Master of Arts (MA)
Faculty of Science
School-retention rates for Indigenous (Onkwehonwe) students are disproportionately lower than the non-Indigenous population in Canada (Mendelson, 2006). Currently, few studies on Native education acquire the perspectives and knowledge from successful OS. Many nonpersistence factors for OS have been uncovered, but few studies have offered solutions. Additionally, there is minimal (re)search using an Indigenous methodology (Onkwehonwe’neha) in the exploration Onkwehonwe education. This search (study) focused on the perspectives and experiences of six successful OS (i.e., five graduate students and one entering a graduate program). Two of the six participants were Aboriginal student-services coordinators at accredited universities within Ontario, Canada. Through the use of culturally relevant Onkwehonwe’neha methods of conversations and a sharing circle, the participants shared their perspectives on factors that contributed to their success in school and on interventions that might increase academic success for other OS.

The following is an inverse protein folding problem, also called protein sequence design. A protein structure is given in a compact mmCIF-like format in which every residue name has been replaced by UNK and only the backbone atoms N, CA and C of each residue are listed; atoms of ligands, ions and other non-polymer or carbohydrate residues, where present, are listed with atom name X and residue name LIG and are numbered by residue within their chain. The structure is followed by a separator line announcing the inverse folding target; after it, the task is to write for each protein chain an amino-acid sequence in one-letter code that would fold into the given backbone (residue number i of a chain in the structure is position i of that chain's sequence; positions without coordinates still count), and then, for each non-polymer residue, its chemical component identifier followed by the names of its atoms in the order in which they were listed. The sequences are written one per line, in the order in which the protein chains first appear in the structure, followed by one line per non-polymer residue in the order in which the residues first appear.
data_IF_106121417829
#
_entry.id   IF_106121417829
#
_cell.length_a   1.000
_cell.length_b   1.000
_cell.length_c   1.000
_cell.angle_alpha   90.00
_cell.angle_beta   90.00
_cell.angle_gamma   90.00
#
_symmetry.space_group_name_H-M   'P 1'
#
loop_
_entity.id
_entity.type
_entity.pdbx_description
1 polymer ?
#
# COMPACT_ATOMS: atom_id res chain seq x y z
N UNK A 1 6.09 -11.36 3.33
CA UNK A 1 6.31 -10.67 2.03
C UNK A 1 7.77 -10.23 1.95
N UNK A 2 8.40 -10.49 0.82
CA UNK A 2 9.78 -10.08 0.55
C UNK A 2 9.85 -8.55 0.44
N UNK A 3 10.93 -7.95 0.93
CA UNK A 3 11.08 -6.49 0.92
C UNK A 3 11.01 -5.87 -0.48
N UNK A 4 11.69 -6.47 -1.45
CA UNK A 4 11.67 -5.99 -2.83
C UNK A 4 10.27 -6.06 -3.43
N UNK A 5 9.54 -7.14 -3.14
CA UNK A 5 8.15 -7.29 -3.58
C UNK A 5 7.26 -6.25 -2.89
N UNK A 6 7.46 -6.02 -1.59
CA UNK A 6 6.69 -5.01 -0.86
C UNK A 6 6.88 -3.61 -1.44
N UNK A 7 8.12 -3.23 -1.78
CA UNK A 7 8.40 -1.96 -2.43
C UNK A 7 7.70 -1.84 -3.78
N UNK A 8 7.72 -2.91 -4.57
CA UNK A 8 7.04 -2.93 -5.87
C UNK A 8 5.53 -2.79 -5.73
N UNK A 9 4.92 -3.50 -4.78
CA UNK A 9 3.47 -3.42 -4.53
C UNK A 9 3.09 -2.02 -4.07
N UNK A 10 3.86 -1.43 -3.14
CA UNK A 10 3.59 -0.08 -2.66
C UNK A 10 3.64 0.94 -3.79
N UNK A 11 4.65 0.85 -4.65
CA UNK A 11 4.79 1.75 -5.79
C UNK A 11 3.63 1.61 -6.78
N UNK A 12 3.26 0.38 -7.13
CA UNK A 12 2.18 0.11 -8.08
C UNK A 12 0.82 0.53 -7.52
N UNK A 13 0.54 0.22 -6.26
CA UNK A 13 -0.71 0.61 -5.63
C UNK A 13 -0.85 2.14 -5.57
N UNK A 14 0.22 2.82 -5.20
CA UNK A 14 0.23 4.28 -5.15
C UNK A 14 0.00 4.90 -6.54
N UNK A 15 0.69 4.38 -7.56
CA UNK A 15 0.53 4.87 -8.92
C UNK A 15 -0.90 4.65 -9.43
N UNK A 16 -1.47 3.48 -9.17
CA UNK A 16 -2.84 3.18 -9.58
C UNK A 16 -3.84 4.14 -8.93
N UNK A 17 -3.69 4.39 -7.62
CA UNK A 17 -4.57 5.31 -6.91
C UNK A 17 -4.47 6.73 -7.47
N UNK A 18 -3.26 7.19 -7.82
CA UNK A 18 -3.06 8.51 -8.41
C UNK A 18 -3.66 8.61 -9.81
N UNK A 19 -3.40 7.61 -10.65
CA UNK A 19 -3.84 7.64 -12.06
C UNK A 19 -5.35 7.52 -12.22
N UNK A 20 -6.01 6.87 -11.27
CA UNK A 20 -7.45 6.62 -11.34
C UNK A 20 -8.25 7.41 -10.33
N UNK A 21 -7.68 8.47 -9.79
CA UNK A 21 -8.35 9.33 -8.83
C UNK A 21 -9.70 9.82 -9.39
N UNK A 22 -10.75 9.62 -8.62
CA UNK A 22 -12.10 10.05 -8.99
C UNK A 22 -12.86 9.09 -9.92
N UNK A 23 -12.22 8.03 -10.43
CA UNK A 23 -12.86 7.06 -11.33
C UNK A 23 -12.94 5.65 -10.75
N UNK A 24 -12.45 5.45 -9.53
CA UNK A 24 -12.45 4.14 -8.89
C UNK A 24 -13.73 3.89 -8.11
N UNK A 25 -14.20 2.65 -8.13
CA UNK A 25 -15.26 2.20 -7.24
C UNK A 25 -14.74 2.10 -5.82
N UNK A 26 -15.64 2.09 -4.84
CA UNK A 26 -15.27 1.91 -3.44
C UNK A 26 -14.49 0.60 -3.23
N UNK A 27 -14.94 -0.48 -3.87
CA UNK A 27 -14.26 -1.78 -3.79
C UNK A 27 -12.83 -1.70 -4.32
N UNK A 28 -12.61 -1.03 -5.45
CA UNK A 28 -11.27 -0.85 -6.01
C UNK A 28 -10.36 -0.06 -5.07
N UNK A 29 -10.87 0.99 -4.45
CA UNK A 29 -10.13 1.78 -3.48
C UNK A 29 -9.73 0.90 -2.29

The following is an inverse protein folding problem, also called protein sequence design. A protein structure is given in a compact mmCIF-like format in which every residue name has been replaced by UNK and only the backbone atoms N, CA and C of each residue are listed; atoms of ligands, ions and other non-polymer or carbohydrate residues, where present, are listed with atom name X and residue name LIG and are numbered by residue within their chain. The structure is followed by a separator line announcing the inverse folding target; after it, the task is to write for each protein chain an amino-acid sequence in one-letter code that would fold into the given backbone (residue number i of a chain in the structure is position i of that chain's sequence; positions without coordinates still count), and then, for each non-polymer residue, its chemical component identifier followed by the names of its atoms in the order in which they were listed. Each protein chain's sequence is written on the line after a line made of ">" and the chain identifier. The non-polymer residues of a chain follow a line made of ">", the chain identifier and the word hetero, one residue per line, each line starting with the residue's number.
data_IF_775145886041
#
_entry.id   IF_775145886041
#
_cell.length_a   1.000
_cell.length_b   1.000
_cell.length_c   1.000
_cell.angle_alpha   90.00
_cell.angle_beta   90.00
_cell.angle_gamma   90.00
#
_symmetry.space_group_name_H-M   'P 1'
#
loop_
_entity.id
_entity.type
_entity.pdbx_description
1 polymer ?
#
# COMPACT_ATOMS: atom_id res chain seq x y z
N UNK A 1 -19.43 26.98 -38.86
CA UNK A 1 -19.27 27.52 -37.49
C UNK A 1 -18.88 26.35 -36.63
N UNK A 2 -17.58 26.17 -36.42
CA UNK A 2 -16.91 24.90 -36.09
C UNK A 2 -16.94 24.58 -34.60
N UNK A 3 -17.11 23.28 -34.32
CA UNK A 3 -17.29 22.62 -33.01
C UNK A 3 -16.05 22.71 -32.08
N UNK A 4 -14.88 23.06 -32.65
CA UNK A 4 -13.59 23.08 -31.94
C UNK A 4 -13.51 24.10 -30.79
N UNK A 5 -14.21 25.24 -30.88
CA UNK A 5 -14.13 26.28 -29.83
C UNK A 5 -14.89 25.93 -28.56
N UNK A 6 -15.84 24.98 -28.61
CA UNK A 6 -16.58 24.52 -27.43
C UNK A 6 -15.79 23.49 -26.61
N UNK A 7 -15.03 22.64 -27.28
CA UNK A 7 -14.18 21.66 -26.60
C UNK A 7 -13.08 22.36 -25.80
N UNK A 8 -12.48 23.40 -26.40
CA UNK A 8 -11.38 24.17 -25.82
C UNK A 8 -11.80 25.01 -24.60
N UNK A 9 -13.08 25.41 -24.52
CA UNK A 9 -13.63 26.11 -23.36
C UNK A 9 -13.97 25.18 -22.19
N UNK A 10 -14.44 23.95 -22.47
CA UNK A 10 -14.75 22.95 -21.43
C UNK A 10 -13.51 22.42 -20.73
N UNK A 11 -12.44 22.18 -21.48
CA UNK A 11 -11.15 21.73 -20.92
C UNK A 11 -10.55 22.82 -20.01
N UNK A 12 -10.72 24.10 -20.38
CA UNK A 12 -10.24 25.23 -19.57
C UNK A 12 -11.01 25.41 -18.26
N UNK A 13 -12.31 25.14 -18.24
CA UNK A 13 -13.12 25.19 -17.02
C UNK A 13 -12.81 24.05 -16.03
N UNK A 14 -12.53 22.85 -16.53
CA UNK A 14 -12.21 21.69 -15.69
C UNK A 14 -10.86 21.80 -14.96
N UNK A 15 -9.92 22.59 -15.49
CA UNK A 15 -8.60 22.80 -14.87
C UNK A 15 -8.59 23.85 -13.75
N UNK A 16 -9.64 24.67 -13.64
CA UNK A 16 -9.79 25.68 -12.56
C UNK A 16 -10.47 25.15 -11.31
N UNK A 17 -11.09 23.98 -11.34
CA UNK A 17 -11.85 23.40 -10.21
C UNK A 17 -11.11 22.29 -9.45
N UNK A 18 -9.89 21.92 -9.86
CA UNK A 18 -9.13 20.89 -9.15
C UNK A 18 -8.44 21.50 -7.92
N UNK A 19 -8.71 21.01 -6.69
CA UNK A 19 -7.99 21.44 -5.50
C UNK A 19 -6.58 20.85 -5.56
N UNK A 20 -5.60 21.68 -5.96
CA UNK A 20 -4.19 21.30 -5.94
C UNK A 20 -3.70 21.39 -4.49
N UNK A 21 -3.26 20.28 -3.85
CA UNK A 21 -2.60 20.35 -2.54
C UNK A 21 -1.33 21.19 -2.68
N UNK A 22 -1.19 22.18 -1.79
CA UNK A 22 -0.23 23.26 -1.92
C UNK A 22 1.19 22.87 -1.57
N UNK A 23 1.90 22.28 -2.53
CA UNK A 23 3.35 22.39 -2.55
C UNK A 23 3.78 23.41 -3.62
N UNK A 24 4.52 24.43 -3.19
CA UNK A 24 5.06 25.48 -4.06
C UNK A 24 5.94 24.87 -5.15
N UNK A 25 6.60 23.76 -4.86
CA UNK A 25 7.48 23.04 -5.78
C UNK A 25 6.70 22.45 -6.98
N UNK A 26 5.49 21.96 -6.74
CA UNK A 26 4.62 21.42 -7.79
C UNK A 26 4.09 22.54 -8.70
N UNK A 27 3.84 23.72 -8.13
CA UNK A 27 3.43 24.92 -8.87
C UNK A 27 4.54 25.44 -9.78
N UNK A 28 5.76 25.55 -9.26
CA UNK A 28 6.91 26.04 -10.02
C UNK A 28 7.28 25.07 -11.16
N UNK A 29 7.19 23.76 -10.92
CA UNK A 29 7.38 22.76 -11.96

Four areas of Onkwehonwe academic success were identified: challenges that OS face in their journeys towards success, motivators that increase OS’s motivation to continue in school, supports that assist OS’s success, and interventions and strategies to increase success. As a result of using an Onkwehowne’neha, the author was able to understand the interconnectedness and interrelatedness of the findings. A cultural framework was developed to illustrate the integrated, multi-level, and wholistic approaches needed to address challenges that OS face at various levels of education (i.e., elementary, high school, and post secondary). Specifically, combinations of motivators, supports, and interventions were identified as ways to mitigate challenges that OS face in their academic journeys. Some supports and interventions also were found to increase motivators among OS.
Johnson, Ashley Victoria Dorothy, "Understanding Academic Success for Onkwehonwe (Indigenous) Students Through the Use of an Onkwehonwe'neha (Indigenous Methodology)" (2010). Theses and Dissertations (Comprehensive). 993.